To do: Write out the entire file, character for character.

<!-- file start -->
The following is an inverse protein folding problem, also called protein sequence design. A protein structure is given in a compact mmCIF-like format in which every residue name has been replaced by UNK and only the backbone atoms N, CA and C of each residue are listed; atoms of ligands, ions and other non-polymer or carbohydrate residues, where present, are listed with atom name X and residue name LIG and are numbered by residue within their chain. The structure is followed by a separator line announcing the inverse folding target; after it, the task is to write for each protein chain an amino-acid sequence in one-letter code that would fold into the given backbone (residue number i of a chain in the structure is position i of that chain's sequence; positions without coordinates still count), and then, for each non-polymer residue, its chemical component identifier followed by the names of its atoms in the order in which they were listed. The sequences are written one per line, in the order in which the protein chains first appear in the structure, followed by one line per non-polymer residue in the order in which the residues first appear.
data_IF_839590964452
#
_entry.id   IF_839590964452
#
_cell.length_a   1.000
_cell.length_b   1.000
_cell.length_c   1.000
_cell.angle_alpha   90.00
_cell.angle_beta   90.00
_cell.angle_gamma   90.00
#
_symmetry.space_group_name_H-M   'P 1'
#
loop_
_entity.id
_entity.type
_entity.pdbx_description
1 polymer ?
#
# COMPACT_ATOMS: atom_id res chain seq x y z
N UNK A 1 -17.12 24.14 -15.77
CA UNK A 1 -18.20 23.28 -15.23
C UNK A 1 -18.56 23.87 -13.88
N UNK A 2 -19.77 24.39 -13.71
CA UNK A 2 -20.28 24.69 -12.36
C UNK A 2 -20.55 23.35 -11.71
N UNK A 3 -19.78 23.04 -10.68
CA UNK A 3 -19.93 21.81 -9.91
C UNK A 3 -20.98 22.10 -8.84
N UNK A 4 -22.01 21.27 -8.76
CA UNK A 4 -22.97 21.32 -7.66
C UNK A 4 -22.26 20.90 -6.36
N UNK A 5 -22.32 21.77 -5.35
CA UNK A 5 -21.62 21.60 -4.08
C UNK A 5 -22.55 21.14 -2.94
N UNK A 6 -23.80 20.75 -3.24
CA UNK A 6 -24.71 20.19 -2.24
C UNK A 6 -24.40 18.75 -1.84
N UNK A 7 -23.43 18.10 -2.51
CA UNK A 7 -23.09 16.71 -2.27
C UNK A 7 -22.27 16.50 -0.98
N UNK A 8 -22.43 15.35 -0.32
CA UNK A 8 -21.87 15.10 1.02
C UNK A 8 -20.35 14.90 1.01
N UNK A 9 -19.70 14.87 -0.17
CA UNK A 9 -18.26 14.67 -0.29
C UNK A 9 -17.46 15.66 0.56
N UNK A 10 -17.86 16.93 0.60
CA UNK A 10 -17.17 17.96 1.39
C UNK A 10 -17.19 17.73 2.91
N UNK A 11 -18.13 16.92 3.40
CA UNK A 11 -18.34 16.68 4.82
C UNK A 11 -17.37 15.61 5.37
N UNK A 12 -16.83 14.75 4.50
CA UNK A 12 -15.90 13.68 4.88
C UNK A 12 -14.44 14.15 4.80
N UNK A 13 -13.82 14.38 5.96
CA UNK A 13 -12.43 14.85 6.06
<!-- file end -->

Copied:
The following is an inverse protein folding problem, also called protein sequence design. A protein structure is given in a compact mmCIF-like format in which every residue name has been replaced by UNK and only the backbone atoms N, CA and C of each residue are listed; atoms of ligands, ions and other non-polymer or carbohydrate residues, where present, are listed with atom name X and residue name LIG and are numbered by residue within their chain. The structure is followed by a separator line announcing the inverse folding target; after it, the task is to write for each protein chain an amino-acid sequence in one-letter code that would fold into the given backbone (residue number i of a chain in the structure is position i of that chain's sequence; positions without coordinates still count), and then, for each non-polymer residue, its chemical component identifier followed by the names of its atoms in the order in which they were listed. The sequences are written one per line, in the order in which the protein chains first appear in the structure, followed by one line per non-polymer residue in the order in which the residues first appear.
data_IF_839590964452
#
_entry.id   IF_839590964452
#
_cell.length_a   1.000
_cell.length_b   1.000
_cell.length_c   1.000
_cell.angle_alpha   90.00
_cell.angle_beta   90.00
_cell.angle_gamma   90.00
#
_symmetry.space_group_name_H-M   'P 1'
#
loop_
_entity.id
_entity.type
_entity.pdbx_description
1 polymer ?
#
# COMPACT_ATOMS: atom_id res chain seq x y z
N UNK A 1 -17.12 24.14 -15.77
CA UNK A 1 -18.20 23.28 -15.23
C UNK A 1 -18.56 23.87 -13.88
N UNK A 2 -19.77 24.39 -13.71
CA UNK A 2 -20.28 24.69 -12.36
C UNK A 2 -20.55 23.35 -11.71
N UNK A 3 -19.78 23.04 -10.68
CA UNK A 3 -19.93 21.81 -9.91
C UNK A 3 -20.98 22.10 -8.84
N UNK A 4 -22.01 21.27 -8.76
CA UNK A 4 -22.97 21.32 -7.66
C UNK A 4 -22.26 20.90 -6.36
N UNK A 5 -22.32 21.77 -5.35
CA UNK A 5 -21.62 21.60 -4.08
C UNK A 5 -22.55 21.14 -2.94
N UNK A 6 -23.80 20.75 -3.24
CA UNK A 6 -24.71 20.19 -2.24
C UNK A 6 -24.40 18.75 -1.84
N UNK A 7 -23.43 18.10 -2.51
CA UNK A 7 -23.09 16.71 -2.27
C UNK A 7 -22.27 16.50 -0.98
N UNK A 8 -22.43 15.35 -0.32
CA UNK A 8 -21.87 15.10 1.02
C UNK A 8 -20.35 14.90 1.01
N UNK A 9 -19.70 14.87 -0.17
CA UNK A 9 -18.26 14.67 -0.29
C UNK A 9 -17.46 15.66 0.56
N UNK A 10 -17.86 16.93 0.60
CA UNK A 10 -17.17 17.96 1.39
C UNK A 10 -17.19 17.73 2.91
N UNK A 11 -18.13 16.92 3.40
CA UNK A 11 -18.34 16.68 4.82
C UNK A 11 -17.37 15.61 5.37
N UNK A 12 -16.83 14.75 4.50
CA UNK A 12 -15.90 13.68 4.88
C UNK A 12 -14.44 14.15 4.80
N UNK A 13 -13.82 14.38 5.96
CA UNK A 13 -12.43 14.85 6.06